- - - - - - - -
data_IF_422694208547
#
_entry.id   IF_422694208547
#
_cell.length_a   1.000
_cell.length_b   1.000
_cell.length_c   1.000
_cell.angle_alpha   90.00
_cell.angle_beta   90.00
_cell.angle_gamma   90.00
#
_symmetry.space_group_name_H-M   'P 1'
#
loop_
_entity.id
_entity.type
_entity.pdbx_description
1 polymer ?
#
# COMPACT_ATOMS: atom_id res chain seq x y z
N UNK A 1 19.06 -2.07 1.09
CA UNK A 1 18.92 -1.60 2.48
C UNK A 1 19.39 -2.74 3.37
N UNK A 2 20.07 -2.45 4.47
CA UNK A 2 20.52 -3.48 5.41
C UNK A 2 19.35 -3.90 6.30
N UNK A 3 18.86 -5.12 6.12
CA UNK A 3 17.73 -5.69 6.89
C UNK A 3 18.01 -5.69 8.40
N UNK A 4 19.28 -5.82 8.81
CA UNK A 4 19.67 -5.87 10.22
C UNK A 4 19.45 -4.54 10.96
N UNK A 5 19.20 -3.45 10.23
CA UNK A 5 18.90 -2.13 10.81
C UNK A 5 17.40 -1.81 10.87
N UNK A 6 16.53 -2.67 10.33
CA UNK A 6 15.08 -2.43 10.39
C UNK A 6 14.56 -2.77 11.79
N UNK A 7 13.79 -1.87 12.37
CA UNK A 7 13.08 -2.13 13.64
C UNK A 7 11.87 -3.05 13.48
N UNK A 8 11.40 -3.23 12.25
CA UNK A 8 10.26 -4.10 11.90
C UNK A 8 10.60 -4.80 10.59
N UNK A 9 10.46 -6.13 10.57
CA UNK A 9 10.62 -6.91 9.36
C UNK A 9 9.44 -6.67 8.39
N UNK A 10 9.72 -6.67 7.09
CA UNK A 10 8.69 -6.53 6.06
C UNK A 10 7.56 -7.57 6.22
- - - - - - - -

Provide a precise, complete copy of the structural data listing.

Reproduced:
data_IF_422694208547
#
_entry.id   IF_422694208547
#
_cell.length_a   1.000
_cell.length_b   1.000
_cell.length_c   1.000
_cell.angle_alpha   90.00
_cell.angle_beta   90.00
_cell.angle_gamma   90.00
#
_symmetry.space_group_name_H-M   'P 1'
#
loop_
_entity.id
_entity.type
_entity.pdbx_description
1 polymer ?
#
# COMPACT_ATOMS: atom_id res chain seq x y z
N UNK A 1 19.06 -2.07 1.09
CA UNK A 1 18.92 -1.60 2.48
C UNK A 1 19.39 -2.74 3.37
N UNK A 2 20.07 -2.45 4.47
CA UNK A 2 20.52 -3.48 5.41
C UNK A 2 19.35 -3.90 6.30
N UNK A 3 18.86 -5.12 6.12
CA UNK A 3 17.73 -5.69 6.89
C UNK A 3 18.01 -5.69 8.40
N UNK A 4 19.28 -5.82 8.81
CA UNK A 4 19.67 -5.87 10.22
C UNK A 4 19.45 -4.54 10.96
N UNK A 5 19.20 -3.45 10.23
CA UNK A 5 18.90 -2.13 10.81
C UNK A 5 17.40 -1.81 10.87
N UNK A 6 16.53 -2.67 10.33
CA UNK A 6 15.08 -2.43 10.39
C UNK A 6 14.56 -2.77 11.79
N UNK A 7 13.79 -1.87 12.37
CA UNK A 7 13.08 -2.13 13.64
C UNK A 7 11.87 -3.05 13.48
N UNK A 8 11.40 -3.23 12.25
CA UNK A 8 10.26 -4.10 11.90
C UNK A 8 10.60 -4.80 10.59
N UNK A 9 10.46 -6.13 10.57
CA UNK A 9 10.62 -6.91 9.36
C UNK A 9 9.44 -6.67 8.39
N UNK A 10 9.72 -6.67 7.09
CA UNK A 10 8.69 -6.53 6.06
C UNK A 10 7.56 -7.57 6.22